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The ads tax war

June 23rd, 2014

Népszabadság calls the news-retaliation tactics employed by RTL “inelegant”; Élet és Irodalom condemns those colleagues who would like to take their own share of the ads tax spoils, while Magyar Nemzet thinks complaints about those matters disprove earlier allegations that the press is not free in Hungary.

In Népszabadság, Imre Bednárik condemns the ads tax voted on by parliament last week as “unjust, unfair, discriminative and politically motivated”, but calls the response by the main future ads tax payer “inelegant”.

The day after the law was passed, RTL Klub, the number one commercial TV channel shifted the focus of its evening news programme from “tabloid” topics to more sensitive issues. “It is not elegant to realise on the day of the vote that one can broadcast news programmes highly critical of the government,” he remarks. The stories RTL has covered since, day after day, included the private wealth of the mayor of the Prime Minister’s native village, the dividends his father’s mining company is paying and an unusually diligent police hunt for two mobile phones which disappeared during his daughter’s wedding. The main problem Bednárik finds with these stories is that they “are only new for RTL Klub news.” Other media outlets carried them months or years ago, when RTL Klub did not deem them newsworthy. Népszabadság’s commentator wonders if RTL Klub would immediately stop producing government-critical news programmes if the ads tax was suddenly withdrawn. “I am afraid, it would”, he concludes.

In his front page Élet és Irodalom editorial, Zoltán Kovács defines the ads tax act a makeshift piece of legislation improvised  under the guidance “of a few party idiots”, and deduces that since those tax receipts are illegal “under EU rules and defy common sense”, no one has the right to claim a share from them. The issue was raised by Gergely Huth, the publisher of Pesti Srácok, (Budapest Lads – the epitaph of the young fighters of the 1956 revolution) a right-wing website. Huth welcomed the tax amid a storm of general protest across political lines (see BudaPost, June 4 ), suggesting that the amount collected from the advertisements should be distributed among quality news outlets. What’ more, a liberal colleague of his, Balázs Weyer claimed public money would sooner or later be indispensable for the survival of the quality media. He argued that present trends are making the role the media plays in democracy and thereby democracy itself, unsustainable”. What a nice thought!, Kovács exclaims, but advises his colleagues to take off their hands from other people’s money. Only a few days ago, a large part of the Hungarian press demonstrated against the law, enforced in violation of the freedom of the press, and now colleagues already ponder how they could take their own share of the spoils, Kovács exclaims. He calls on them to produce good newspapers and assures them that the public will pay for them. “It is absurd to claim that newspapers should be produced even if people don’t want to buy them,” Kovács warns.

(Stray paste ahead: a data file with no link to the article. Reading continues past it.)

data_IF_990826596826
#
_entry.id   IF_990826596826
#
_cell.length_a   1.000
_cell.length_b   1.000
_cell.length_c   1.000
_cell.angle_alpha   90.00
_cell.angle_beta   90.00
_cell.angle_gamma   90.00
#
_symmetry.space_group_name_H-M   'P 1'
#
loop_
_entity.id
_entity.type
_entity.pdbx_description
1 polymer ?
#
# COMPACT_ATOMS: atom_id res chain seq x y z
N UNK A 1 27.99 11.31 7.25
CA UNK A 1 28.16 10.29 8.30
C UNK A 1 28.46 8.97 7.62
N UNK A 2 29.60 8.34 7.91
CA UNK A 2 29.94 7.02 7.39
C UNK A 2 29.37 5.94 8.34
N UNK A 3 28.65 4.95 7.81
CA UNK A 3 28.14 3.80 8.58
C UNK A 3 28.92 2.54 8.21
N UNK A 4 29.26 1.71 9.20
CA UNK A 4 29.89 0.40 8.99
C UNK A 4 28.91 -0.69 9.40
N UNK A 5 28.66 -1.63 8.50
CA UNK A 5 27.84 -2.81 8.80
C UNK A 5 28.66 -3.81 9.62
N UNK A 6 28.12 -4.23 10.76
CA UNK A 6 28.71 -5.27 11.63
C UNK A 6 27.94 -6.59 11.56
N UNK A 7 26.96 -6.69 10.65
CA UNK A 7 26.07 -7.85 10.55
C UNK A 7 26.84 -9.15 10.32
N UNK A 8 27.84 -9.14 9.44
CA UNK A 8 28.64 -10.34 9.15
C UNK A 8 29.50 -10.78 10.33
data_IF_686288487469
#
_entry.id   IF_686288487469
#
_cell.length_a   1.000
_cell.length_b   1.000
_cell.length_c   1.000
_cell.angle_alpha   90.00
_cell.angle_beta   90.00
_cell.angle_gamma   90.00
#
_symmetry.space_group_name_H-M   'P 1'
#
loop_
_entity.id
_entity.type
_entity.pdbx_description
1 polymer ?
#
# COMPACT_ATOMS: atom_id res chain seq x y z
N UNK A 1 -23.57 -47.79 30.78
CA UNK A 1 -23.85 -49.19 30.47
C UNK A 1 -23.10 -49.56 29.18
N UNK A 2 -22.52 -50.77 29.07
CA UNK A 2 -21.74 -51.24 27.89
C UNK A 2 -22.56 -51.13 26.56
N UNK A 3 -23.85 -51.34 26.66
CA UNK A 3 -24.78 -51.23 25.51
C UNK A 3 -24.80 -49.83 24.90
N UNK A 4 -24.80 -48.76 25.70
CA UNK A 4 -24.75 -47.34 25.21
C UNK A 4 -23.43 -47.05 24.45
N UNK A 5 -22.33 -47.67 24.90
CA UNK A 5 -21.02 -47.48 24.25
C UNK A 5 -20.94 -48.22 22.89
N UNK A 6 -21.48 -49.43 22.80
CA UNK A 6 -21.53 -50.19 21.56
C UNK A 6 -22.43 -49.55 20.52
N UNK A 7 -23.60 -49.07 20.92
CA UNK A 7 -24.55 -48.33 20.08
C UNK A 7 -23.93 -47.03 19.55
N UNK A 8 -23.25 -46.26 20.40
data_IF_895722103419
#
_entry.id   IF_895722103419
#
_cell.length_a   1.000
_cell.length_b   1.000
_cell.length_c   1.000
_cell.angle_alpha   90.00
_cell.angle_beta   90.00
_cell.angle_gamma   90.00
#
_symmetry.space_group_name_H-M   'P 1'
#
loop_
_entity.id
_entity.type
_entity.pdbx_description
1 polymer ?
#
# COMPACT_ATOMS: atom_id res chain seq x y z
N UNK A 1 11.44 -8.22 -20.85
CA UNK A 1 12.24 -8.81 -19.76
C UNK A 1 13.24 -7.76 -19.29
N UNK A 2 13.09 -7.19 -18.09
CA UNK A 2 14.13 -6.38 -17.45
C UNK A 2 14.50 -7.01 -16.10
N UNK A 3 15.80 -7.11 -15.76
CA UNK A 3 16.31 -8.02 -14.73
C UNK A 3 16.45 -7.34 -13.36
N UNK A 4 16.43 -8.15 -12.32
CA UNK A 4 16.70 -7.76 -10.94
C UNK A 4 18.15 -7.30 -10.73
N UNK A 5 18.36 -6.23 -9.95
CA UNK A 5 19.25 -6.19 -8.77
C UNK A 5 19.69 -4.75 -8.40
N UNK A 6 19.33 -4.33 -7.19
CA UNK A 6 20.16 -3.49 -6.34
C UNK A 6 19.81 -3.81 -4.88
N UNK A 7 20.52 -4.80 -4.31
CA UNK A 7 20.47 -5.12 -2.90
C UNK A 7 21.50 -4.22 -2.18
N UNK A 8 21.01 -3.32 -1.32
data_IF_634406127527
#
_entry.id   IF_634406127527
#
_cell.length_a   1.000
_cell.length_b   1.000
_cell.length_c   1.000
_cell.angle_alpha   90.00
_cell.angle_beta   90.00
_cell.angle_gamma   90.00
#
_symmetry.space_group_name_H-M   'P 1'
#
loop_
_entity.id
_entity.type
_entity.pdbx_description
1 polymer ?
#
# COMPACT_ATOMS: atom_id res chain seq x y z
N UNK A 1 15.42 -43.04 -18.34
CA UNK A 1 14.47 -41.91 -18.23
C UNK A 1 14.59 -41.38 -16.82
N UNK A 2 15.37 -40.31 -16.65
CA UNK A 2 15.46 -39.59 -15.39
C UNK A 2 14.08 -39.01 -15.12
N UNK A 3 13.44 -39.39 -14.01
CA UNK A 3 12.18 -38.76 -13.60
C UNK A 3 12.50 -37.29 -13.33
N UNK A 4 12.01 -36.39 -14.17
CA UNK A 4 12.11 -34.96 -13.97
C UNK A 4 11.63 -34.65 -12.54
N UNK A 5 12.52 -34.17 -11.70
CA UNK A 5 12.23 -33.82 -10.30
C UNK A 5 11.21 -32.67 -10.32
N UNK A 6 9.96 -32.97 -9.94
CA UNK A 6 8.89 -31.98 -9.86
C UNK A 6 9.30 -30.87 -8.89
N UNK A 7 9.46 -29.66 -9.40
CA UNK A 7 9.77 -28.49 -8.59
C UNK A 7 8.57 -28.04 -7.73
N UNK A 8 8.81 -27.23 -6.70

In Magyar Nemzet (print version), István Lovas  says the western press “has fallen in its own trap” when it condemned the ads tax as an attack on the free press. He accuses “the western press” of “hatred of Hungary” and proves his thesis asking if western journalists have ever produced one single statement over the past four years that would contradict Hungarian left-liberal opinion leaders and whether the latter have ever found that Hungary fared better in anything than any other country. Thus, he concludes, the western media spread an image of Hungary that is dictated to them by those very Hungarian liberals whose party was sent by voters in 2010 down to the rabbit hole of history. Part of that image was the alleged suppression of press freedom by the authorities. Suddenly, when the ads tax was introduced and when the editor of Origo was dismissed (See BudaPost, June 5), these same media outlets have discovered that the government intended to rein in the free media, including “the most popular and independent Hungarian TV station”. So far, Lovas remarks, “we have believed, reading the same newspapers that those Hungarian outlets had long ceased to be independent”.

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